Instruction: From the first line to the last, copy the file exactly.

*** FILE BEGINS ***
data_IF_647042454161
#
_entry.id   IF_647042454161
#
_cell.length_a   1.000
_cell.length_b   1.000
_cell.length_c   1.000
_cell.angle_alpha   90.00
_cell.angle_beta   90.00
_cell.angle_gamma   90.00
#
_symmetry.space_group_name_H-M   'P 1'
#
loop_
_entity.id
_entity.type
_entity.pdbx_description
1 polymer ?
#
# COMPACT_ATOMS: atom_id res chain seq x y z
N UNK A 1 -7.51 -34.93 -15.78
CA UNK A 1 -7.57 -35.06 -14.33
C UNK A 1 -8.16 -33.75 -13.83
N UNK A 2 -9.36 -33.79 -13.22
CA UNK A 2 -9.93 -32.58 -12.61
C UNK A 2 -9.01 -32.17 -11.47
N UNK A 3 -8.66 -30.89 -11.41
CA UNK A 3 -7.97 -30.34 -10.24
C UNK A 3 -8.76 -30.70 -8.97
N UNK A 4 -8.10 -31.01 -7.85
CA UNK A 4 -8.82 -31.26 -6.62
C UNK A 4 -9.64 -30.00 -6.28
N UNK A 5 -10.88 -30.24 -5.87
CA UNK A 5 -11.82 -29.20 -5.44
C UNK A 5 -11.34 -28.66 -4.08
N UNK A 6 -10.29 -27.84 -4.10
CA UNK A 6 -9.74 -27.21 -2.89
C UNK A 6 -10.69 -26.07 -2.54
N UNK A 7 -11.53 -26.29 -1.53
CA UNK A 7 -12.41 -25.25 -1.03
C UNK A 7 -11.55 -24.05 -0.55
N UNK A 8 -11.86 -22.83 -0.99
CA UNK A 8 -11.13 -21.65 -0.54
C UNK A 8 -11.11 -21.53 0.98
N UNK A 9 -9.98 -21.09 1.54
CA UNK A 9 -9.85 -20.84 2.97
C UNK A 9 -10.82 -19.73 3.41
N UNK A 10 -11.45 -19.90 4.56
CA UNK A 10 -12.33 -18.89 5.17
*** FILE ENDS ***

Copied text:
data_IF_647042454161
#
_entry.id   IF_647042454161
#
_cell.length_a   1.000
_cell.length_b   1.000
_cell.length_c   1.000
_cell.angle_alpha   90.00
_cell.angle_beta   90.00
_cell.angle_gamma   90.00
#
_symmetry.space_group_name_H-M   'P 1'
#
loop_
_entity.id
_entity.type
_entity.pdbx_description
1 polymer ?
#
# COMPACT_ATOMS: atom_id res chain seq x y z
N UNK A 1 -7.51 -34.93 -15.78
CA UNK A 1 -7.57 -35.06 -14.33
C UNK A 1 -8.16 -33.75 -13.83
N UNK A 2 -9.36 -33.79 -13.22
CA UNK A 2 -9.93 -32.58 -12.61
C UNK A 2 -9.01 -32.17 -11.47
N UNK A 3 -8.66 -30.89 -11.41
CA UNK A 3 -7.97 -30.34 -10.24
C UNK A 3 -8.76 -30.70 -8.97
N UNK A 4 -8.10 -31.01 -7.85
CA UNK A 4 -8.82 -31.26 -6.62
C UNK A 4 -9.64 -30.00 -6.28
N UNK A 5 -10.88 -30.24 -5.87
CA UNK A 5 -11.82 -29.20 -5.44
C UNK A 5 -11.34 -28.66 -4.08
N UNK A 6 -10.29 -27.84 -4.10
CA UNK A 6 -9.74 -27.21 -2.89
C UNK A 6 -10.69 -26.07 -2.54
N UNK A 7 -11.53 -26.29 -1.53
CA UNK A 7 -12.41 -25.25 -1.03
C UNK A 7 -11.55 -24.05 -0.55
N UNK A 8 -11.86 -22.83 -0.99
CA UNK A 8 -11.13 -21.65 -0.54
C UNK A 8 -11.11 -21.53 0.98
N UNK A 9 -9.98 -21.09 1.54
CA UNK A 9 -9.85 -20.84 2.97
C UNK A 9 -10.82 -19.73 3.41
N UNK A 10 -11.45 -19.90 4.56
CA UNK A 10 -12.33 -18.89 5.17